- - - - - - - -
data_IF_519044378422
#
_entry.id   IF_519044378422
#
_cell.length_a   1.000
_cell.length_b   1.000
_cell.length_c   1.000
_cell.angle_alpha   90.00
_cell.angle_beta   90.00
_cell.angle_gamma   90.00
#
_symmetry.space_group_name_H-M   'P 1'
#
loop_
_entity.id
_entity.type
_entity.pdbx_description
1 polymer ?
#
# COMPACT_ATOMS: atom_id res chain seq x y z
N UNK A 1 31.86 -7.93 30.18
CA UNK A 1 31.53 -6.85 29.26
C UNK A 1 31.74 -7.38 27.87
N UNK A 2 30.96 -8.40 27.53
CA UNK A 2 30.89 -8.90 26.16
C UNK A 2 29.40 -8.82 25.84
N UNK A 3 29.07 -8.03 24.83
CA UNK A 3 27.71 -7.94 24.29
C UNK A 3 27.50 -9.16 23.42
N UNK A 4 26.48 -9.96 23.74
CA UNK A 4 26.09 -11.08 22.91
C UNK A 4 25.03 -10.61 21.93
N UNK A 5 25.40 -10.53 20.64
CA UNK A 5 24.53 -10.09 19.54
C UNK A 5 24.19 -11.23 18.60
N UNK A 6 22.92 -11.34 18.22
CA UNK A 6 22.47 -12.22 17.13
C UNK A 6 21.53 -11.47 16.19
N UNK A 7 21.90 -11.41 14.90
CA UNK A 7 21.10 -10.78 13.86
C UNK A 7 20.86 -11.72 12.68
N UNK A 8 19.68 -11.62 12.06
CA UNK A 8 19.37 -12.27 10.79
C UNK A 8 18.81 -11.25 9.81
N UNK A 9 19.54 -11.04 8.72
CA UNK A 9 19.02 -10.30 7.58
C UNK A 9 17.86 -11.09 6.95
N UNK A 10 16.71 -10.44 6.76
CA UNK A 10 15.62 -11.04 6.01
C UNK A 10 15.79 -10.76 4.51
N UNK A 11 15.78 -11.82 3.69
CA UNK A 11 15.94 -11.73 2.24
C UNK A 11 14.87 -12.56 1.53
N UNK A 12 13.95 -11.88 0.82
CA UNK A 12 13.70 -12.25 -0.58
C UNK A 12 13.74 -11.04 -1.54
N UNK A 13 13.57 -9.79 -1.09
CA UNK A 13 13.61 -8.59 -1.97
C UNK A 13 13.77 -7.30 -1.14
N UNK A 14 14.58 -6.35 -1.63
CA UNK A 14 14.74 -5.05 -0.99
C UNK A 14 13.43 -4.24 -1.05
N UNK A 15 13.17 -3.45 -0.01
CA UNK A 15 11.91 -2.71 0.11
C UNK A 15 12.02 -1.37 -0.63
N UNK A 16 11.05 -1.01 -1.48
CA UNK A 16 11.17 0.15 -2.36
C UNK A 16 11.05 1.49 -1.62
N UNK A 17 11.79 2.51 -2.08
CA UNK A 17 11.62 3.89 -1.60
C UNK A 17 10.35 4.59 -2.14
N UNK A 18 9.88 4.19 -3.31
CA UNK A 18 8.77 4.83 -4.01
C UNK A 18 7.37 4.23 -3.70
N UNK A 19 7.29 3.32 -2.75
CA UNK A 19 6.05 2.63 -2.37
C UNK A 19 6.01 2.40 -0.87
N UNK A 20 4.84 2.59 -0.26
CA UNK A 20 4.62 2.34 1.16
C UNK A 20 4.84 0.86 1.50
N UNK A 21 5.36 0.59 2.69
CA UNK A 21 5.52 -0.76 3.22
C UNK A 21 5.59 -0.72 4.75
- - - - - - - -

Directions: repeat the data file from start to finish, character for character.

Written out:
data_IF_519044378422
#
_entry.id   IF_519044378422
#
_cell.length_a   1.000
_cell.length_b   1.000
_cell.length_c   1.000
_cell.angle_alpha   90.00
_cell.angle_beta   90.00
_cell.angle_gamma   90.00
#
_symmetry.space_group_name_H-M   'P 1'
#
loop_
_entity.id
_entity.type
_entity.pdbx_description
1 polymer ?
#
# COMPACT_ATOMS: atom_id res chain seq x y z
N UNK A 1 31.86 -7.93 30.18
CA UNK A 1 31.53 -6.85 29.26
C UNK A 1 31.74 -7.38 27.87
N UNK A 2 30.96 -8.40 27.53
CA UNK A 2 30.89 -8.90 26.16
C UNK A 2 29.40 -8.82 25.84
N UNK A 3 29.07 -8.03 24.83
CA UNK A 3 27.71 -7.94 24.29
C UNK A 3 27.50 -9.16 23.42
N UNK A 4 26.48 -9.96 23.74
CA UNK A 4 26.09 -11.08 22.91
C UNK A 4 25.03 -10.61 21.93
N UNK A 5 25.40 -10.53 20.64
CA UNK A 5 24.53 -10.09 19.54
C UNK A 5 24.19 -11.23 18.60
N UNK A 6 22.92 -11.34 18.22
CA UNK A 6 22.47 -12.22 17.13
C UNK A 6 21.53 -11.47 16.19
N UNK A 7 21.90 -11.41 14.90
CA UNK A 7 21.10 -10.78 13.86
C UNK A 7 20.86 -11.72 12.68
N UNK A 8 19.68 -11.62 12.06
CA UNK A 8 19.37 -12.27 10.79
C UNK A 8 18.81 -11.25 9.81
N UNK A 9 19.54 -11.04 8.72
CA UNK A 9 19.02 -10.30 7.58
C UNK A 9 17.86 -11.09 6.95
N UNK A 10 16.71 -10.44 6.76
CA UNK A 10 15.62 -11.04 6.01
C UNK A 10 15.79 -10.76 4.51
N UNK A 11 15.78 -11.82 3.69
CA UNK A 11 15.94 -11.73 2.24
C UNK A 11 14.87 -12.56 1.53
N UNK A 12 13.95 -11.88 0.82
CA UNK A 12 13.70 -12.25 -0.58
C UNK A 12 13.74 -11.04 -1.54
N UNK A 13 13.57 -9.79 -1.09
CA UNK A 13 13.61 -8.59 -1.97
C UNK A 13 13.77 -7.30 -1.14
N UNK A 14 14.58 -6.35 -1.63
CA UNK A 14 14.74 -5.05 -0.99
C UNK A 14 13.43 -4.24 -1.05
N UNK A 15 13.17 -3.45 -0.01
CA UNK A 15 11.91 -2.71 0.11
C UNK A 15 12.02 -1.37 -0.63
N UNK A 16 11.05 -1.01 -1.48
CA UNK A 16 11.17 0.15 -2.36
C UNK A 16 11.05 1.49 -1.62
N UNK A 17 11.79 2.51 -2.08
CA UNK A 17 11.62 3.89 -1.60
C UNK A 17 10.35 4.59 -2.14
N UNK A 18 9.88 4.19 -3.31
CA UNK A 18 8.77 4.83 -4.01
C UNK A 18 7.37 4.23 -3.70
N UNK A 19 7.29 3.32 -2.75
CA UNK A 19 6.05 2.63 -2.37
C UNK A 19 6.01 2.40 -0.87
N UNK A 20 4.84 2.59 -0.26
CA UNK A 20 4.62 2.34 1.16
C UNK A 20 4.84 0.86 1.50
N UNK A 21 5.36 0.59 2.69
CA UNK A 21 5.52 -0.76 3.22
C UNK A 21 5.59 -0.72 4.75